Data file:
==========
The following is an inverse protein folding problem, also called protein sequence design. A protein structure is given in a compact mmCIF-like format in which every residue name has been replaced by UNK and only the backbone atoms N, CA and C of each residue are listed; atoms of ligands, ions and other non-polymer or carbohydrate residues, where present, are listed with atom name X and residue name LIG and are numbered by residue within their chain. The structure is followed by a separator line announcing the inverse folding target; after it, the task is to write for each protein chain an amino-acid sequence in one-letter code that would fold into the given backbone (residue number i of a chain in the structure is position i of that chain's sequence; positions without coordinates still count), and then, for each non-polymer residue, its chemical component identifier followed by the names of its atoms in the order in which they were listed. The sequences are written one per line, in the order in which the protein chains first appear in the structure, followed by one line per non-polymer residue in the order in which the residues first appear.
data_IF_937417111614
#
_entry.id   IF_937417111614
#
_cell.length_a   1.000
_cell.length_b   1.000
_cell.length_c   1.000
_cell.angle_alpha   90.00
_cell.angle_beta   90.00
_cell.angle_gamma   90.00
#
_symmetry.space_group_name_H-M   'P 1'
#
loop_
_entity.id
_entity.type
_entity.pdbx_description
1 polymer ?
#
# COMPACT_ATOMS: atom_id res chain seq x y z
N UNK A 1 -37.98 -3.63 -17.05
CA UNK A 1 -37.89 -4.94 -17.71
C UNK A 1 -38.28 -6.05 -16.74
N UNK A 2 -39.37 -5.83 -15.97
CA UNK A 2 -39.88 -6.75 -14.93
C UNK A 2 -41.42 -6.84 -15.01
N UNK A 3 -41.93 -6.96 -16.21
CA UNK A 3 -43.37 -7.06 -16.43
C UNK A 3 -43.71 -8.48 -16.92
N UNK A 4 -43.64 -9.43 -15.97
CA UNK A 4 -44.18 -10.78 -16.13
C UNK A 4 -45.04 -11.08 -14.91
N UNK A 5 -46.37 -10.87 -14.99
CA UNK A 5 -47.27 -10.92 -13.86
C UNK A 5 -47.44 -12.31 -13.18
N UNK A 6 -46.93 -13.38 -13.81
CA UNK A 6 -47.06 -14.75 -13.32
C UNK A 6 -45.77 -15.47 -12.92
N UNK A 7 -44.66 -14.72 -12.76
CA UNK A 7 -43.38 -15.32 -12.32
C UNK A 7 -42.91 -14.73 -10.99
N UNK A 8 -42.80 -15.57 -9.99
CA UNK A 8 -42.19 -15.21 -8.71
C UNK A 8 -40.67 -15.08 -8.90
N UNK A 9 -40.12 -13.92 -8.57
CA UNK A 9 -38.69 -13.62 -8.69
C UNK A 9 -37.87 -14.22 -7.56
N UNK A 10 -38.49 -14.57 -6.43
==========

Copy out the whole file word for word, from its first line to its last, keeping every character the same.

The following is an inverse protein folding problem, also called protein sequence design. A protein structure is given in a compact mmCIF-like format in which every residue name has been replaced by UNK and only the backbone atoms N, CA and C of each residue are listed; atoms of ligands, ions and other non-polymer or carbohydrate residues, where present, are listed with atom name X and residue name LIG and are numbered by residue within their chain. The structure is followed by a separator line announcing the inverse folding target; after it, the task is to write for each protein chain an amino-acid sequence in one-letter code that would fold into the given backbone (residue number i of a chain in the structure is position i of that chain's sequence; positions without coordinates still count), and then, for each non-polymer residue, its chemical component identifier followed by the names of its atoms in the order in which they were listed. The sequences are written one per line, in the order in which the protein chains first appear in the structure, followed by one line per non-polymer residue in the order in which the residues first appear.
data_IF_937417111614
#
_entry.id   IF_937417111614
#
_cell.length_a   1.000
_cell.length_b   1.000
_cell.length_c   1.000
_cell.angle_alpha   90.00
_cell.angle_beta   90.00
_cell.angle_gamma   90.00
#
_symmetry.space_group_name_H-M   'P 1'
#
loop_
_entity.id
_entity.type
_entity.pdbx_description
1 polymer ?
#
# COMPACT_ATOMS: atom_id res chain seq x y z
N UNK A 1 -37.98 -3.63 -17.05
CA UNK A 1 -37.89 -4.94 -17.71
C UNK A 1 -38.28 -6.05 -16.74
N UNK A 2 -39.37 -5.83 -15.97
CA UNK A 2 -39.88 -6.75 -14.93
C UNK A 2 -41.42 -6.84 -15.01
N UNK A 3 -41.93 -6.96 -16.21
CA UNK A 3 -43.37 -7.06 -16.43
C UNK A 3 -43.71 -8.48 -16.92
N UNK A 4 -43.64 -9.43 -15.97
CA UNK A 4 -44.18 -10.78 -16.13
C UNK A 4 -45.04 -11.08 -14.91
N UNK A 5 -46.37 -10.87 -14.99
CA UNK A 5 -47.27 -10.92 -13.86
C UNK A 5 -47.44 -12.31 -13.18
N UNK A 6 -46.93 -13.38 -13.81
CA UNK A 6 -47.06 -14.75 -13.32
C UNK A 6 -45.77 -15.47 -12.92
N UNK A 7 -44.66 -14.72 -12.76
CA UNK A 7 -43.38 -15.32 -12.32
C UNK A 7 -42.91 -14.73 -10.99
N UNK A 8 -42.80 -15.57 -9.99
CA UNK A 8 -42.19 -15.21 -8.71
C UNK A 8 -40.67 -15.08 -8.90
N UNK A 9 -40.12 -13.92 -8.57
CA UNK A 9 -38.69 -13.62 -8.69
C UNK A 9 -37.87 -14.22 -7.56
N UNK A 10 -38.49 -14.57 -6.43